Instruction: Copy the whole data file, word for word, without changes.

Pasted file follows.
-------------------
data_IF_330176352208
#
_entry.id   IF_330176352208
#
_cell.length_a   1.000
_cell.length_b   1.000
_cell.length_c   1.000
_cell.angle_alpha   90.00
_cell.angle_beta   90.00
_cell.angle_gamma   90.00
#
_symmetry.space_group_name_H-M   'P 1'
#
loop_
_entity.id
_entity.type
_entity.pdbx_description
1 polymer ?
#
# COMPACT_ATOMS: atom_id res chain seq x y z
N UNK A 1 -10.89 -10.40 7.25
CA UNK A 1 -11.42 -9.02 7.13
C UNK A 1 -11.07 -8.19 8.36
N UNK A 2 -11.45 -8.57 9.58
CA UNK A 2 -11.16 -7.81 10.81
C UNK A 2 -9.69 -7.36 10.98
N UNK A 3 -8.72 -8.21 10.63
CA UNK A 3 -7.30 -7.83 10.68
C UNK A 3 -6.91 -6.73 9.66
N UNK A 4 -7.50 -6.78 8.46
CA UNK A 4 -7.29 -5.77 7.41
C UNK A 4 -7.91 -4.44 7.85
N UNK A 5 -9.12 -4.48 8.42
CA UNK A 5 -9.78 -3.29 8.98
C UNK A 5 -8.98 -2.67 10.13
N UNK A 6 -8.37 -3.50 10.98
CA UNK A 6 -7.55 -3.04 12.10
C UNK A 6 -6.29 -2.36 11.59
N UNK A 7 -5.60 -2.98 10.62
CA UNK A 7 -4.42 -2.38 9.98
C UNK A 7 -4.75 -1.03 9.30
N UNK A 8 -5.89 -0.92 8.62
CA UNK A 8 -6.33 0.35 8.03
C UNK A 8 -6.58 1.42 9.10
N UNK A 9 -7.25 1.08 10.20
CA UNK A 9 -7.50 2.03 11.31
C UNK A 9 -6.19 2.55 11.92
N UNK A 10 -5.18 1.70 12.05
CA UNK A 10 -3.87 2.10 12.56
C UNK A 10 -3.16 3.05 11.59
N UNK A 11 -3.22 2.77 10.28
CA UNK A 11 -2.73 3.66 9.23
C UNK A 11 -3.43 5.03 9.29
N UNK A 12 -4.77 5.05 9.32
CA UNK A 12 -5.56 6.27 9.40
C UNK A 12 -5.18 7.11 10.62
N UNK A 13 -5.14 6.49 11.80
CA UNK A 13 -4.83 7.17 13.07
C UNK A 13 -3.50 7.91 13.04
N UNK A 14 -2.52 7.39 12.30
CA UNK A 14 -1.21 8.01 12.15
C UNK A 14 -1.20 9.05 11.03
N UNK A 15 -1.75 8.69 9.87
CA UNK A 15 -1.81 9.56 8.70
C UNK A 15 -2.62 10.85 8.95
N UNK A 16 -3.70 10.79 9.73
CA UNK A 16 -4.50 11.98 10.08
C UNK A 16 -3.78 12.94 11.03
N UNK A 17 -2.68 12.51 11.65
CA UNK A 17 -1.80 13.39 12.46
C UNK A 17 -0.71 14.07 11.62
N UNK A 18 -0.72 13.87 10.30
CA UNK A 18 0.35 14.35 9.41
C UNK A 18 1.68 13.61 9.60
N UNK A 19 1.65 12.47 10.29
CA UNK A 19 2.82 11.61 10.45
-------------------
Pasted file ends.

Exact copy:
data_IF_330176352208
#
_entry.id   IF_330176352208
#
_cell.length_a   1.000
_cell.length_b   1.000
_cell.length_c   1.000
_cell.angle_alpha   90.00
_cell.angle_beta   90.00
_cell.angle_gamma   90.00
#
_symmetry.space_group_name_H-M   'P 1'
#
loop_
_entity.id
_entity.type
_entity.pdbx_description
1 polymer ?
#
# COMPACT_ATOMS: atom_id res chain seq x y z
N UNK A 1 -10.89 -10.40 7.25
CA UNK A 1 -11.42 -9.02 7.13
C UNK A 1 -11.07 -8.19 8.36
N UNK A 2 -11.45 -8.57 9.58
CA UNK A 2 -11.16 -7.81 10.81
C UNK A 2 -9.69 -7.36 10.98
N UNK A 3 -8.72 -8.21 10.63
CA UNK A 3 -7.30 -7.83 10.68
C UNK A 3 -6.91 -6.73 9.66
N UNK A 4 -7.50 -6.78 8.46
CA UNK A 4 -7.29 -5.77 7.41
C UNK A 4 -7.91 -4.44 7.85
N UNK A 5 -9.12 -4.48 8.42
CA UNK A 5 -9.78 -3.29 8.98
C UNK A 5 -8.98 -2.67 10.13
N UNK A 6 -8.37 -3.50 10.98
CA UNK A 6 -7.55 -3.04 12.10
C UNK A 6 -6.29 -2.36 11.59
N UNK A 7 -5.60 -2.98 10.62
CA UNK A 7 -4.42 -2.38 9.98
C UNK A 7 -4.75 -1.03 9.30
N UNK A 8 -5.89 -0.92 8.62
CA UNK A 8 -6.33 0.35 8.03
C UNK A 8 -6.58 1.42 9.10
N UNK A 9 -7.25 1.08 10.20
CA UNK A 9 -7.50 2.03 11.31
C UNK A 9 -6.19 2.55 11.92
N UNK A 10 -5.18 1.70 12.05
CA UNK A 10 -3.87 2.10 12.56
C UNK A 10 -3.16 3.05 11.59
N UNK A 11 -3.22 2.77 10.28
CA UNK A 11 -2.73 3.66 9.23
C UNK A 11 -3.43 5.03 9.29
N UNK A 12 -4.77 5.05 9.32
CA UNK A 12 -5.56 6.27 9.40
C UNK A 12 -5.18 7.11 10.62
N UNK A 13 -5.14 6.49 11.80
CA UNK A 13 -4.83 7.17 13.07
C UNK A 13 -3.50 7.91 13.04
N UNK A 14 -2.52 7.39 12.30
CA UNK A 14 -1.21 8.01 12.15
C UNK A 14 -1.20 9.05 11.03
N UNK A 15 -1.75 8.69 9.87
CA UNK A 15 -1.81 9.56 8.70
C UNK A 15 -2.62 10.85 8.95
N UNK A 16 -3.70 10.79 9.73
CA UNK A 16 -4.50 11.98 10.08
C UNK A 16 -3.78 12.94 11.03
N UNK A 17 -2.68 12.51 11.65
CA UNK A 17 -1.80 13.39 12.46
C UNK A 17 -0.71 14.07 11.62
N UNK A 18 -0.72 13.87 10.30
CA UNK A 18 0.35 14.35 9.41
C UNK A 18 1.68 13.61 9.60
N UNK A 19 1.65 12.47 10.29
CA UNK A 19 2.82 11.61 10.45